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Julia and Jeremy Minchin, parents of three and entrepreneurs of one, are coming to terms with the fact that small businesses, like children, grow up fast.
The couple’s eldest son Tom was nine months old in 1999 when Julia founded Hippychick, an upmarket parenting products business, from the kitchen table of the family home in Bridgwater, Somerset.
Julia had already tasted life in a start-up as marketing head at Cobra Beer and was keen to start a business of her own. Jeremy joined a few months later, quitting a desk job at the Metropolitan Police, and Tom became chief tester.
Hippychick’s launch product was the Hipseat, a baby carrier in which junior is held on a ledge strapped to the user’s middle.
The company now sells a range of items, from baby boots to mattress protectors, many of which are distributed under licence through Mothercare, Early Learning Centre, Boots, John Lewis and about 500 independent toy shops.
“We are not inventors, but we are very good suppliers,” Julia says. They have also achieved considerable success with exports, selling to 45 countries.
The Hippychick workforce consists of just eight people, but the Minchins are under pressure to expand as the business has hit a period of high double-digit growth.
Turnover for the past financial year was £1.2m and is expected to hit the £2m mark during the current 12 months of trading. In three years, the Minchins expect turnover to be £5m. “It is a big jump,” Jeremy says, noting that the increase in sales forecast for this year will be more than the entire turn-over in 2004-05.
Getting the right product mix is crucial and Julia, who oversees marketing in the business, would like to have more Hippychick branded products.
The Minchins are reluctant to expand into some areas, such as clothing, however. “The rag trade is very different to ours,” Jeremy says. “If it is fashionable you can be left with an awful lot of unsold stock.”
Operations have moved down the road from the Minchins’ home to a
6,000 sq ft warehouse. They have avoided outsourcing distribution in part because of horror stories they have heard from others and are now considering taking a 3,500 sq ft space, which has become available next door.
“We really don’t want to be changing our physical location for the business if we can avoid it,” Jeremy says.
Renting the additional space would cost another £15,000 a year, but Jeremy believes that doing nothing is not an option. “Maybe we should take it on and sublet it for a bit. We would have to move in a year anyway.”
The Minchins claim their business partnership works because they complement each other – Julia concentrates on brand-building and her husband manages sales and negotiations. But they realise that they can no longer rely on their own skills and energy alone.
“You cannot be good at everything,” Julia says.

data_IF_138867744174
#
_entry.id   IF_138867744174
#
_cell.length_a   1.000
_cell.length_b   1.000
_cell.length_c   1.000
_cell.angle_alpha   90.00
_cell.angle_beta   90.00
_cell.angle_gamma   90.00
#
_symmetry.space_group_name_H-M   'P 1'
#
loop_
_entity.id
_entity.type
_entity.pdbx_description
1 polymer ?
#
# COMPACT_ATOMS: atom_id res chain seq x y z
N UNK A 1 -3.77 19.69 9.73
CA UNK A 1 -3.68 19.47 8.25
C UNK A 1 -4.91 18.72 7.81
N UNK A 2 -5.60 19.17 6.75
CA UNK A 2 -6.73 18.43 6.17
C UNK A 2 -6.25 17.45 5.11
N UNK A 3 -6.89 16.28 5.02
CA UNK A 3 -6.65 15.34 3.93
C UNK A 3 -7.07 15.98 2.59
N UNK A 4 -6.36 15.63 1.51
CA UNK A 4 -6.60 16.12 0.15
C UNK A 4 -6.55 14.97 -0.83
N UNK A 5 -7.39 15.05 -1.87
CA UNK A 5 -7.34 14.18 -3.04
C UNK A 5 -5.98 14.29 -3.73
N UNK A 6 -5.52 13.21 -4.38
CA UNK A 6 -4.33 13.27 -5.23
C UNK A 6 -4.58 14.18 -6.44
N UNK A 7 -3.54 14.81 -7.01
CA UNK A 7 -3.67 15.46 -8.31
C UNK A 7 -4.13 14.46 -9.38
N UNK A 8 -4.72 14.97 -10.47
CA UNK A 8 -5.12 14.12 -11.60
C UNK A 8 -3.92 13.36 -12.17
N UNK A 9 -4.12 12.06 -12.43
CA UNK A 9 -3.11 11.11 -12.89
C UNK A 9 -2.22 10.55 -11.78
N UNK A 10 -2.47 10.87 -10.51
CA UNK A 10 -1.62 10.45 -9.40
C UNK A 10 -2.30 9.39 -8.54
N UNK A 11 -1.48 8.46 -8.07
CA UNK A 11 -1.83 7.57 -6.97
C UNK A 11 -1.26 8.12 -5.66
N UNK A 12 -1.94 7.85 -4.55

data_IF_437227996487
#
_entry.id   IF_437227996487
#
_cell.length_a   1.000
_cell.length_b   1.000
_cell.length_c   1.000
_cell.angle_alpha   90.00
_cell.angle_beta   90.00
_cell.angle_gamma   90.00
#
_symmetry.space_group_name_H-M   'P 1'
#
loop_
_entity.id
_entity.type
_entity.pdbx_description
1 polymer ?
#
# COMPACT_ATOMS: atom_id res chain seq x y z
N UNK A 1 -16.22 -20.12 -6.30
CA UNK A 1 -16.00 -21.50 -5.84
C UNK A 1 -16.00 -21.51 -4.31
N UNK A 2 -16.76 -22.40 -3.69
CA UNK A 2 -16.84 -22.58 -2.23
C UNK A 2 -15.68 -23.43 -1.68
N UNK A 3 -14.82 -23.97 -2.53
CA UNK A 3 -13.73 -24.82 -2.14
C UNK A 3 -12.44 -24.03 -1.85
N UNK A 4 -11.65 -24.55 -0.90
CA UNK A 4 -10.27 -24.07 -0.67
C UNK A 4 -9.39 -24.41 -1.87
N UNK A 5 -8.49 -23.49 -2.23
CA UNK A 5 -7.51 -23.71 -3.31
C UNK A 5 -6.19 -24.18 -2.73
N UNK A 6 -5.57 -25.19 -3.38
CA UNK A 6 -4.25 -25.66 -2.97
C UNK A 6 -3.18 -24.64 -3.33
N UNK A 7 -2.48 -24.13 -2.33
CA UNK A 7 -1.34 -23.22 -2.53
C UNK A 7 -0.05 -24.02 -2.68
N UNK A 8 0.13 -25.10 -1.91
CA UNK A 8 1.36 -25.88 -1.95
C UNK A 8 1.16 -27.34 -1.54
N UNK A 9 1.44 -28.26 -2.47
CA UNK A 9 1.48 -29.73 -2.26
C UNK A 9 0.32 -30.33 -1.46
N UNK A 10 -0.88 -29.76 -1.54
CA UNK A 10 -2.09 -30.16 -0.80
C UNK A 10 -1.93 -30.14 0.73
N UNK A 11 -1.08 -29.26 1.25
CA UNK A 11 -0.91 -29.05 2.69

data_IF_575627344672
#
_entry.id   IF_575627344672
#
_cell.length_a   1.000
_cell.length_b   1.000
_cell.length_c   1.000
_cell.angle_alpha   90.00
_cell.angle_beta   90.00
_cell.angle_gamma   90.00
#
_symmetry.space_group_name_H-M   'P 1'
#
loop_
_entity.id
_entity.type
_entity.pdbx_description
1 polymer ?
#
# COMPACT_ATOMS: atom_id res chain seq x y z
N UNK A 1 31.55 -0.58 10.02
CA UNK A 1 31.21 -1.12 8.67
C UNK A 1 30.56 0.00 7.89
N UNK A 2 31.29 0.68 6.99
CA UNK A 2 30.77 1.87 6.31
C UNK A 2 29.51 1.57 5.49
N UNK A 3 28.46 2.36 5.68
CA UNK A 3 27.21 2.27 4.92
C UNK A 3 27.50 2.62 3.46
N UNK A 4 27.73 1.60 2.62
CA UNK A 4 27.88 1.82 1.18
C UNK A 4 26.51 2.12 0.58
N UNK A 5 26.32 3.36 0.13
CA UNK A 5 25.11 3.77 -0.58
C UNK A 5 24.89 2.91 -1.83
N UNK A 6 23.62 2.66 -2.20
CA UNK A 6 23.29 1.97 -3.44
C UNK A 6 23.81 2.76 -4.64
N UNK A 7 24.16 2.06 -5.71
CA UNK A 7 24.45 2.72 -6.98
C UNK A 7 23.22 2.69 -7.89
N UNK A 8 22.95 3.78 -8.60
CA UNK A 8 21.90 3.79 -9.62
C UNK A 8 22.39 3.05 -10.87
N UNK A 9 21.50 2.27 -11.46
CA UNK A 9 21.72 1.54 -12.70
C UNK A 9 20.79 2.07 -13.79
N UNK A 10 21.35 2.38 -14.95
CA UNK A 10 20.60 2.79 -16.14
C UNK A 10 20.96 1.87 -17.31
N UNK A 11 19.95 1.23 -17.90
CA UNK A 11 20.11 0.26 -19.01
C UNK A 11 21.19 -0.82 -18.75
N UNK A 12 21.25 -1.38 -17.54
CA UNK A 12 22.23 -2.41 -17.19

The business could probably do with a non-executive director or mentor, she adds, although she has yet to seek advice from her old boss at Cobra, Lord Bilimoria, who now supports other start-ups as visiting entrepreneur at Cambridge University.
“We sometimes wonder whether we are thrashing around harder when we could make more progress by getting in someone who can see a different way of doing things,” she says.
Delegation is also a priority as the business grows. “Jeremy has a photographic memory, which is fine when he is in the office but not when he isn’t.”
Trade fairs, where Hippychick picks up a lot of sales leads, are a classic example of the need for more manpower, according to Jeremy.
“We go to something like 14 trade fairs in the course of a year. That is 14 weekends that start with you on the Friday or Saturday to set it up. Then you are there all Sunday, Monday and Tuesday, breaking it up early Wednesday. You then have to unpack it all and deal with the mountains of paperwork and e-mails waiting at your desk.”
Hippychick has hired a head of sales and sales assistant, who help with such events, but Jeremy admits he still has to resist the temptation to interfere.
“I am naturally a bit of a perfectionist. I want to see everything done how I want it to be done.”
Cash management is a key concern. Hippychick’s bad debt ratio has been a fairly impressive 0.3 per cent of turnover, but in recent months has been moving up towards 1 per cent.
They have debt insurance for orders more than £500, but this does not cover supplies to most small independent shops. Getting upfront payment from these retailers in return for a discount is one way the Minchins manage the problem.
They are also considering invoice discounting and trade finance, although this incurs a charge from the companies providing such a service.
“If someone can show me a better way I will take it,” Jeremy says.
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